Twitter Facebook RSS Feed Print
Your Child

Should More Kids Have Their Tonsils Removed?

2:00

Two new medical reviews suggest that more kids could benefit from having their tonsils removed if tonsillectomy guidelines were less stringent.

Currently, surgery qualifications require that a child must have many recurring throat infections within a short span of time or severe sleep disturbances, said Dr. Sivakumar Chinnadurai, a co-author of the reviews.

An evaluation of current medical evidence suggests more kids would receive significant short-term improvement in their daily life if the guidelines were relaxed, said Chinnadurai, a pediatric otolaryngologist with Vanderbilt University Medical Center in Nashville.

Chinnadural and his team found that children, who underwent a tonsillectomy even when they did not meet the guidelines, experienced nearly half as many sore throats. They also missed fewer days of school and were less likely to need extra medical care.

The benefits seemed to apply only to the first couple of years following surgery. By the third year, there was no clear benefit in terms of the number of sore throats, said Chinnadural. The benefits after the first couple of years following surgery, however, were impressive.

"The decision about whether those children should have tonsillectomy for that temporary benefit is really tied to what those children need or what they're suffering with," Chinnadurai said. Kids who miss a lot of school or need frequent trips to the doctor due to sore throats could benefit from the surgery, he said.

There's an even clearer benefit for kids whose sleep is disturbed due to inflamed tonsils, Chinnadurai said.

"In a child with a diagnosis of sleep apnea, we can see a benefit in sleep-related quality of life," he said. The kids get better sleep, and thus exhibit better everyday behavior and pay more attention in school.

Better sleep in children with sleep apnea can improve many aspects of their daily

lives.

Guidelines say a tonsillectomy to treat throat infections is justified if a child had seven or more sore throats during the previous year; five or more sore throats two years running, or three or more sore throats for three years in a row, according to the background notes.

The researchers decided to review whether the throat infection guidelines are too stringent, ruling out patients who potentially could benefit but don't meet the high threshold of recurring infections, Chinnadurai said.

There aren't strong guidelines regarding the use of tonsillectomy to treat sleep disorders, so the doctors reviewed the evidence to see whether the surgery outperformed so-called watchful waiting -- monitoring the situation.

The study results showed "there may be new evidence that supports expanding the criteria and opening up the procedure to more individuals," said Dr. Alyssa Hackett, an otolaryngologist with the Icahn School of Medicine at Mount Sinai in New York City.

"In the right child with the right indications, these are really wonderful procedures that can be life-changing for both the child and the family," said Hackett, who wasn't involved with the new research.

Although the findings were positive, Chinnadural and Hackett both warned against automatically choosing a tonsillectomy when a child has a sore throat.

"Though a tonsillectomy is low-risk, it is not risk-free, and those risks need to be weighed against the benefits for each individual child," Chinnadurai said.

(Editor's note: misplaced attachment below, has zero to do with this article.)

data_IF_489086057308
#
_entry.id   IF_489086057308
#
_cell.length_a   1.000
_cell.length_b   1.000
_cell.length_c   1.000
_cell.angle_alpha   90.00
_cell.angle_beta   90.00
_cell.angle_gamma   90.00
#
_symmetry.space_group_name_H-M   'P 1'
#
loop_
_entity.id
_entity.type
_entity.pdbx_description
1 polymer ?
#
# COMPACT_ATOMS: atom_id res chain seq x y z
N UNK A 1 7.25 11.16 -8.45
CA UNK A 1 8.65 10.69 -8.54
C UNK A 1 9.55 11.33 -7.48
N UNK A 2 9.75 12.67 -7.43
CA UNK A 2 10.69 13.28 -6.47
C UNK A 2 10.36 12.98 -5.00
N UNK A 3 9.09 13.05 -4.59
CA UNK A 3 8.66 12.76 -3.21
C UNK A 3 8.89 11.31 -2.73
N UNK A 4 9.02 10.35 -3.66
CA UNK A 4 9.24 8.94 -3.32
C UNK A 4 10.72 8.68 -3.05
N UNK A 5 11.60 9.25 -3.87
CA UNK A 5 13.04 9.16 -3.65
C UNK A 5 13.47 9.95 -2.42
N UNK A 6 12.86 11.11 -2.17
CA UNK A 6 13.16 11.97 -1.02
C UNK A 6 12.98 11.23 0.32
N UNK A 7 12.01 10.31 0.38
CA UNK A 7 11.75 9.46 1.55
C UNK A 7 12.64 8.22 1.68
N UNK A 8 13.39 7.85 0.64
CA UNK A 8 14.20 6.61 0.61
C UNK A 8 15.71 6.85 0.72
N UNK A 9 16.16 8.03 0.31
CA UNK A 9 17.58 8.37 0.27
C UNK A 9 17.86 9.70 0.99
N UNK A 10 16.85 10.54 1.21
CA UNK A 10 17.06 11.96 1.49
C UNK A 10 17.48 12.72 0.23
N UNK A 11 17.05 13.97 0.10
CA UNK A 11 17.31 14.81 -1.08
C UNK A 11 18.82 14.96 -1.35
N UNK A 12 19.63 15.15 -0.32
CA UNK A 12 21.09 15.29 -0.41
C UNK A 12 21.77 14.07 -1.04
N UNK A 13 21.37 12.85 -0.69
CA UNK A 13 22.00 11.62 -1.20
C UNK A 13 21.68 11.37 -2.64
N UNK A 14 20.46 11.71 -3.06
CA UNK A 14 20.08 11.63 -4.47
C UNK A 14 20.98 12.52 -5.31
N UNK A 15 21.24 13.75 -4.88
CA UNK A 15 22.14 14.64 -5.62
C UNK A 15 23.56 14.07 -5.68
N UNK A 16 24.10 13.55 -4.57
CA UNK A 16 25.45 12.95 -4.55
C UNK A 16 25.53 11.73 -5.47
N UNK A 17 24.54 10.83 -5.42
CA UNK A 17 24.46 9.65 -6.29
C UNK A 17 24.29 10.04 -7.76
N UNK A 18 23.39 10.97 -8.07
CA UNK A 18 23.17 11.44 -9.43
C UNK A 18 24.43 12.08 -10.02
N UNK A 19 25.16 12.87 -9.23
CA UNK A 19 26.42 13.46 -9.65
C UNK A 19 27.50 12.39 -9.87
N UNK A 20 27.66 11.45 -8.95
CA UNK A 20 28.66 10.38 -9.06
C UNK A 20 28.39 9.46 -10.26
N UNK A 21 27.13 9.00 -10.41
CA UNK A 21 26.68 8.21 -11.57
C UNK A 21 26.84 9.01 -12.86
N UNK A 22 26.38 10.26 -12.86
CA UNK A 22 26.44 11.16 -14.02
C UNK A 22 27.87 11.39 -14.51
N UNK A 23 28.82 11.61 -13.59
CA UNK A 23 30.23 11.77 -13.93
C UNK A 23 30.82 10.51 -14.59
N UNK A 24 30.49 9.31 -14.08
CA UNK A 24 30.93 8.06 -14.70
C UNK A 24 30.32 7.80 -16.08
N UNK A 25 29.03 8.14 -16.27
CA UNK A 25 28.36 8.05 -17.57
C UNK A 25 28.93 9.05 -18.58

"We're talking about a child who has significant sleep-related issues," Hackett said. "We don't want people to say my child snores, they need to have their tonsils out. That's not what this study says at all."

Parents should discuss the risks and benefits of a tonsillectomy with their pediatrician if they are concerned about the amount of sore throats their child has, or if sleep apnea is diagnosed.

The two reports were published online in the journal Pediatrics.

Story source: Dennis Thompson, https://consumer.healthday.com/kids-health-information-23/tonsillitis-news-669/should-more-kids-have-their-tonsils-out-718738.html

Your Child

Concussion’s Effects May Linger in Kids

2.00 to read

Concussions have been in the news a lot lately, particularly when they relate to children. Awareness about the dangers of concussions has changed how schools, coaches and parents watch for and treat this kind of injury. A new study released this week points out that some concussion side effects can last longer than thought.

Children who suffer even a mild concussion can have attention and memory problems a year after their injury.

The study results were published in the Archives of Pediatrics and Adolescent Medicine, and suggest that problems such as forgetfulness, dizziness,  and fatigue may linger for up to about 20 percent after an accident.

Forgetfulness, difficulty paying attention, headaches and fatigue were more common in study children who lost consciousness or who had other mild head trauma that caused brain abnormalities on imaging tests, compared with kids who didn't get knocked out or who had normal imaging test results.

Longer lasting symptoms were not determined since the study only followed children for a year after their injury. For that year though, children who had injury-related symptoms experienced "significant functional impairment in their daily lives."

"What parents want to know is if my kid is going to do OK. Most do OK, but we have to get better at predicting which kids are going to have problems," said study author Keith Owen Yeates, a Neuropsychologist at Ohio State University's Center for Biobehaviorial Health.

Children who have concussion symptoms may need temporary accommodations such as extra time taking school tests, or wearing sunglasses if bright light gives them headaches, Yeates said.

Most of the children in the study received their concussion from a sports related injury or fall, but about 20 percent had a mild brain trauma injury from a traffic accident or some other cause.